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Climates of TRAPPIST-1d and e with various surface water distribution

Presentation #629.05 in the session Habitability.

Published onApr 03, 2024
Climates of TRAPPIST-1d and e with various surface water distribution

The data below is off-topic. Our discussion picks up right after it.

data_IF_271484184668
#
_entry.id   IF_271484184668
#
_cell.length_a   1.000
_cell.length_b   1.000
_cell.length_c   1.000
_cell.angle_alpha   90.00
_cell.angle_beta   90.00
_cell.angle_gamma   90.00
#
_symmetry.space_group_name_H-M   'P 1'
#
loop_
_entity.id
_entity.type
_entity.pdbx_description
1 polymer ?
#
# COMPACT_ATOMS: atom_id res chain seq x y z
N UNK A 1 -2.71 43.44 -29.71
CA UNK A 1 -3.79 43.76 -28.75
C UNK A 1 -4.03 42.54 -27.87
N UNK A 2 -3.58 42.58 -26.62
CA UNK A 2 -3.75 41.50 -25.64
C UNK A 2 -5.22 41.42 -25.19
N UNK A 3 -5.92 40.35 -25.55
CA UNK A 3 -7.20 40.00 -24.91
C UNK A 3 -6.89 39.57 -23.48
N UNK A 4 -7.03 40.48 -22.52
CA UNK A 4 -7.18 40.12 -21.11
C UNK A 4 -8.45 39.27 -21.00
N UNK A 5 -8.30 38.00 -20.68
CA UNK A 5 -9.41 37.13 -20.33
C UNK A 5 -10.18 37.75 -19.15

Over the past decade, various astronomical observations have revealed the extreme diversity of exoplanets. Among them, some exoplanets are thought to be rocky planets within the habitable zone. Most studies that investigated their habitability have made the assumption that their water reservoir was large enough that it would fully cover the planetary surface. However, recent theoretical studies show that the amount of water can in fact vary over a wide range (Kimura & Ikoma, 2022). A planet with a relatively small amount of water on its surface is called a land planet. Climate of land planets is controlled by the atmospheric circulation and has been shown to be more resilient to the runaway greenhouse of water vapor, which in turns extends the inner edge of the habitable zone (Kodama et al., 2019). For tidally-locked exo-terrestrial planets, their climates have been investigated using 3D GCM. The relationship between climate and the surface water distribution has been gradually studied in recent years (Lobo et al., 2022; Macdonald et al., 2022). Here, we investigate climates of TRAPPIST-1d and 1e assuming they are land planets (i.e., with small surface water reservoirs) and discuss whether their climates can maintain liquid water on their surface or not. We found that TRAPPIST-1d cannot maintain a stable climate whatever the initial surface water distribution assumed, even when the dry dayside emits a strong thermal radiation to space. For TRAPPIST-1e, we recover surface liquid water with limited boundary between dry and icy regions, in agreement with Leconte et al. (2013). Our work confirms that the inner edge of the habitable zone around TRAPPIST-1 is located between the orbits of TRAPPIST-1d and e (Wolf 2017, Turbet et al. 2018), whatever the initial water reservoir assumed. Thus, our results highlight the importance of studying TRAPPIST-1d as a natural laboratory to test the concept of the habitable zone in JWST era.

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